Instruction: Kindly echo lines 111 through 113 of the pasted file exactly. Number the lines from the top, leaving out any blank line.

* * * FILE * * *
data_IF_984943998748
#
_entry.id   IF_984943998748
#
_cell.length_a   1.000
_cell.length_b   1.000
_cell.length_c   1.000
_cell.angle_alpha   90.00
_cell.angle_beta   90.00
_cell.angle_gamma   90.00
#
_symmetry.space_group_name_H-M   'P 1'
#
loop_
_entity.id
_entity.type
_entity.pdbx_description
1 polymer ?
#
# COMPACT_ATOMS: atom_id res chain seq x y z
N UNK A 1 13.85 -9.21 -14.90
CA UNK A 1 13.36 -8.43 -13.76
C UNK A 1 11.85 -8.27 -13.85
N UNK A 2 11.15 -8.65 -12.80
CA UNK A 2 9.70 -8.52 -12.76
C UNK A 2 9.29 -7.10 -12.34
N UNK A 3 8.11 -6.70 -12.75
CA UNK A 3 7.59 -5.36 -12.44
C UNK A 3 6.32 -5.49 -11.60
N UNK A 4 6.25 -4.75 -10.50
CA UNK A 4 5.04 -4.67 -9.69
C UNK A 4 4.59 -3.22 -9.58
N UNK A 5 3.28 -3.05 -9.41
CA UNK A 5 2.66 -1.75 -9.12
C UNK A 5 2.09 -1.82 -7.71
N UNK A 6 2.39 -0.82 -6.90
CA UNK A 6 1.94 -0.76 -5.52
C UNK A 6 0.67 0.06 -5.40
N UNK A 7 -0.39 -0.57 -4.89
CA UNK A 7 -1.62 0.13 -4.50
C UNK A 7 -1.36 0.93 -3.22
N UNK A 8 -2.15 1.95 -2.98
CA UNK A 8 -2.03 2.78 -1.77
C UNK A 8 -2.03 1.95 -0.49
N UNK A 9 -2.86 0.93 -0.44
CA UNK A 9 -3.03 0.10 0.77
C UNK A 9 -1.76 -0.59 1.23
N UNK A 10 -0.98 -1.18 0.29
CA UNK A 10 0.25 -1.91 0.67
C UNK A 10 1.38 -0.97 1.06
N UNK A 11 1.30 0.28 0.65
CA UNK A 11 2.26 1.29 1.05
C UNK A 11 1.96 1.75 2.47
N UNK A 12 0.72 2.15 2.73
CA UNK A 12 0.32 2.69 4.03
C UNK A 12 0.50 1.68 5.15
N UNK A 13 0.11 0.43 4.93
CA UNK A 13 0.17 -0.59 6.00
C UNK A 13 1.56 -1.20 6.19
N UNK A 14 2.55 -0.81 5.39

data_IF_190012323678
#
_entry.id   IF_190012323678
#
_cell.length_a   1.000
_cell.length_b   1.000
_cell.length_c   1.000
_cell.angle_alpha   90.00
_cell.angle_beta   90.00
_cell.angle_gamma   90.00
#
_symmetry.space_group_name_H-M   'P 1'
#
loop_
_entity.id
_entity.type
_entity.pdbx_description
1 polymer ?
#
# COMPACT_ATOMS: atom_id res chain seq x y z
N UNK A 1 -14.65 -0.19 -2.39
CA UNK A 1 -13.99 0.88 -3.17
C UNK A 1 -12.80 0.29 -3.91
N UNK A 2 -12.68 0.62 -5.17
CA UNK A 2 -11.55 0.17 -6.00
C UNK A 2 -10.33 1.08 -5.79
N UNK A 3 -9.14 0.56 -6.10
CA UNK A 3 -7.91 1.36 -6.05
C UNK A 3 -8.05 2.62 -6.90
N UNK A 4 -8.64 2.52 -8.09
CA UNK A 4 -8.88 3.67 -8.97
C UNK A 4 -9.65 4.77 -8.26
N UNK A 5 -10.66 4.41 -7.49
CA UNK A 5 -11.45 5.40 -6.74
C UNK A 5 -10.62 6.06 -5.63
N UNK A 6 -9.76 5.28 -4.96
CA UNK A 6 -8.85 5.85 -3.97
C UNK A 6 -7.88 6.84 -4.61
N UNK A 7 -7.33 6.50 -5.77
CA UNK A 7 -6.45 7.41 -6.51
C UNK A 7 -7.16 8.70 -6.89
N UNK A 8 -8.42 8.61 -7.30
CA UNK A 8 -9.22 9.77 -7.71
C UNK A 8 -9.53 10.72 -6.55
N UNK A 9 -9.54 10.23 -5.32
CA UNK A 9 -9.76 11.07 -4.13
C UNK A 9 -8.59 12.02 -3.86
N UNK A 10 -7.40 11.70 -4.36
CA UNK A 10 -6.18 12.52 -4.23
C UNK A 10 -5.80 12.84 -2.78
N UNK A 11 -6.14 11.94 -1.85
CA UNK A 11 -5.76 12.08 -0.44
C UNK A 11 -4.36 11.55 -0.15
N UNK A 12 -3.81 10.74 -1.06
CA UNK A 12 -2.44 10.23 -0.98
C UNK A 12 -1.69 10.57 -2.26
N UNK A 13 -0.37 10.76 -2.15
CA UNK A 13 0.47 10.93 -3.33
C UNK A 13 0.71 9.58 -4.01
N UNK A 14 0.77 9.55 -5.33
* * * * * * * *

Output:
N UNK A 11 -6.14 11.94 -1.85
CA UNK A 11 -5.76 12.08 -0.44
C UNK A 11 -4.36 11.55 -0.15